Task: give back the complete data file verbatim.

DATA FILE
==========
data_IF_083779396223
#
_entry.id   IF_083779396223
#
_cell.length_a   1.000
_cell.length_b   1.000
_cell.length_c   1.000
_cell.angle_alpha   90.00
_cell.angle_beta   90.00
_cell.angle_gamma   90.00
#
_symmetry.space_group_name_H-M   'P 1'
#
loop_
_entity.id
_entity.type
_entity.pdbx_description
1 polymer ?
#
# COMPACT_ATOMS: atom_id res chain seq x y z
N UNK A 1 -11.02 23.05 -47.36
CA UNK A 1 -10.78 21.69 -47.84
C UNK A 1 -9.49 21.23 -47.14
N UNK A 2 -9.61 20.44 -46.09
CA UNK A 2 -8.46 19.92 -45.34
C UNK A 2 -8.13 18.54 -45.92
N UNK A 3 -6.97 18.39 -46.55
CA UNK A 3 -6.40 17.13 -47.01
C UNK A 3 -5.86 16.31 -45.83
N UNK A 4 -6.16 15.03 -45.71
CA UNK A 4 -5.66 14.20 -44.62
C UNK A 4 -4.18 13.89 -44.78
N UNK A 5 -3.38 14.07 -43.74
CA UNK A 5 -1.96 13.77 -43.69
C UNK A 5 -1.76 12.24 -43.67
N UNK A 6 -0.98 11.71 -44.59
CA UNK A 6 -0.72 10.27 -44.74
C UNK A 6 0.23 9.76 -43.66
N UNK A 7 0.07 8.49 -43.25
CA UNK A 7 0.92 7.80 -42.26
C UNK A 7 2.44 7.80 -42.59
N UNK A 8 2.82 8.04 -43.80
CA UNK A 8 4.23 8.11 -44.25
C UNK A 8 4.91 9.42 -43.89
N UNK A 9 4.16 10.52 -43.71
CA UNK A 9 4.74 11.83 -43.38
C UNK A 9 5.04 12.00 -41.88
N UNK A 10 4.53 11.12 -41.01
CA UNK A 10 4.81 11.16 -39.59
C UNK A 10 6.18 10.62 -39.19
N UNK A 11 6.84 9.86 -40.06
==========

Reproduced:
data_IF_083779396223
#
_entry.id   IF_083779396223
#
_cell.length_a   1.000
_cell.length_b   1.000
_cell.length_c   1.000
_cell.angle_alpha   90.00
_cell.angle_beta   90.00
_cell.angle_gamma   90.00
#
_symmetry.space_group_name_H-M   'P 1'
#
loop_
_entity.id
_entity.type
_entity.pdbx_description
1 polymer ?
#
# COMPACT_ATOMS: atom_id res chain seq x y z
N UNK A 1 -11.02 23.05 -47.36
CA UNK A 1 -10.78 21.69 -47.84
C UNK A 1 -9.49 21.23 -47.14
N UNK A 2 -9.61 20.44 -46.09
CA UNK A 2 -8.46 19.92 -45.34
C UNK A 2 -8.13 18.54 -45.92
N UNK A 3 -6.97 18.39 -46.55
CA UNK A 3 -6.40 17.13 -47.01
C UNK A 3 -5.86 16.31 -45.83
N UNK A 4 -6.16 15.03 -45.71
CA UNK A 4 -5.66 14.20 -44.62
C UNK A 4 -4.18 13.89 -44.78
N UNK A 5 -3.38 14.07 -43.74
CA UNK A 5 -1.96 13.77 -43.69
C UNK A 5 -1.76 12.24 -43.67
N UNK A 6 -0.98 11.71 -44.59
CA UNK A 6 -0.72 10.27 -44.74
C UNK A 6 0.23 9.76 -43.66
N UNK A 7 0.07 8.49 -43.25
CA UNK A 7 0.92 7.80 -42.26
C UNK A 7 2.44 7.80 -42.59
N UNK A 8 2.82 8.04 -43.80
CA UNK A 8 4.23 8.11 -44.25
C UNK A 8 4.91 9.42 -43.89
N UNK A 9 4.16 10.52 -43.71
CA UNK A 9 4.74 11.83 -43.38
C UNK A 9 5.04 12.00 -41.88
N UNK A 10 4.53 11.12 -41.01
CA UNK A 10 4.81 11.16 -39.59
C UNK A 10 6.18 10.62 -39.19
N UNK A 11 6.84 9.86 -40.06